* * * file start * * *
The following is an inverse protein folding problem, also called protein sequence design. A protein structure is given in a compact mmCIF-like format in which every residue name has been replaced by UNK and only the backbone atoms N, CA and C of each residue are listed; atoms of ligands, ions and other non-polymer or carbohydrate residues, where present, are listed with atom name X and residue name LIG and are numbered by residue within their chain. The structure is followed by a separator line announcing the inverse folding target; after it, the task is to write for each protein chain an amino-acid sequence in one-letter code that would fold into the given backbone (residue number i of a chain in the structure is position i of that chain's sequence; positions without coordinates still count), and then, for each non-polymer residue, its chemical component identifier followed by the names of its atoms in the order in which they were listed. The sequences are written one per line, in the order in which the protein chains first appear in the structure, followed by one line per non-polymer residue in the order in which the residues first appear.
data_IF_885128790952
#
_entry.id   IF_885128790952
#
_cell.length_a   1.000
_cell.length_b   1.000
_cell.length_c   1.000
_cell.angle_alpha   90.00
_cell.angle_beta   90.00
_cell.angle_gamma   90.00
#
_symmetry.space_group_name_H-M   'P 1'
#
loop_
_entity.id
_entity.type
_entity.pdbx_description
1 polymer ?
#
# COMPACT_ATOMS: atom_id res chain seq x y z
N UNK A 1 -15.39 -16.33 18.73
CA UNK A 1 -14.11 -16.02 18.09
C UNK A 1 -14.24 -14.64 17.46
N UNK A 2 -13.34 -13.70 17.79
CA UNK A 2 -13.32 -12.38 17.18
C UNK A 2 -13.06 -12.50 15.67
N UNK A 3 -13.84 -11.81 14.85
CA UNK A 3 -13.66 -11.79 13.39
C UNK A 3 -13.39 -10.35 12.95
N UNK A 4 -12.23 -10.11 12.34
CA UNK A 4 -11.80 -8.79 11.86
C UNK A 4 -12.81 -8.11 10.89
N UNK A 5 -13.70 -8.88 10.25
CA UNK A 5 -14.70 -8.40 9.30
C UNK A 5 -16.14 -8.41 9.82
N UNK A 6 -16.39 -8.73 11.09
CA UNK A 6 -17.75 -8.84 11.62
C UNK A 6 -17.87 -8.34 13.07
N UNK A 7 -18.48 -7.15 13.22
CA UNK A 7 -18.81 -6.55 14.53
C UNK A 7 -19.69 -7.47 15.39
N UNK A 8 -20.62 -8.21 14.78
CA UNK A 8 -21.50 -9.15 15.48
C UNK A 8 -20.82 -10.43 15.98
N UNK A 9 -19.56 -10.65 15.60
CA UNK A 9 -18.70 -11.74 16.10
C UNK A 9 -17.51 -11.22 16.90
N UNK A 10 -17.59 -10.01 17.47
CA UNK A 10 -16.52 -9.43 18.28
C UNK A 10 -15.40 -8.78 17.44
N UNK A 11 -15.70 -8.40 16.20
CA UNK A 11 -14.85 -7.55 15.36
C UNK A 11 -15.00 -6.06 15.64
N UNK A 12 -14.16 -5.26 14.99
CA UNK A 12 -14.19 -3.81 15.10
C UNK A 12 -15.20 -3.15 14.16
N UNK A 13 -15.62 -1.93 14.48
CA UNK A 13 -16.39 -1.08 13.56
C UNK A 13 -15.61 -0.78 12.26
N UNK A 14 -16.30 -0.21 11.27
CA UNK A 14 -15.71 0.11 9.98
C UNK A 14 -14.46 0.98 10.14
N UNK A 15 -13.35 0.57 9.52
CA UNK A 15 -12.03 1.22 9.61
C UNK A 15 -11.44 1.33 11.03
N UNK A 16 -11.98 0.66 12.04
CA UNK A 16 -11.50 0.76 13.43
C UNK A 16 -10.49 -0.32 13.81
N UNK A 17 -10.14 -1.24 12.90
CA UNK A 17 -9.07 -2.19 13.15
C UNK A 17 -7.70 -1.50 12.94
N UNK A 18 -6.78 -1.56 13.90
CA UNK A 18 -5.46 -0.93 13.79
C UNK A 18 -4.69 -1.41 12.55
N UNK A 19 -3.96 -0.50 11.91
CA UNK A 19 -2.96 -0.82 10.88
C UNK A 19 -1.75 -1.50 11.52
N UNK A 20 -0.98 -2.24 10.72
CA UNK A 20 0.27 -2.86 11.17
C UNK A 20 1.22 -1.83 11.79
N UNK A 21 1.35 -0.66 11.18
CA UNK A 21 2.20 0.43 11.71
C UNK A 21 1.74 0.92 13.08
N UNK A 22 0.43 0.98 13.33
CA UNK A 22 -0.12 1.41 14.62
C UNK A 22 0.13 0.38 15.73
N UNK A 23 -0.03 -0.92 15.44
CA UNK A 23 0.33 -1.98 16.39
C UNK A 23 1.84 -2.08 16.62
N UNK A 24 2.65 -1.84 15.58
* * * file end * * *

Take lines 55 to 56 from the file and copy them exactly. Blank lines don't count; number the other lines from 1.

N UNK A 12 -14.16 -5.26 14.99
CA UNK A 12 -14.19 -3.81 15.10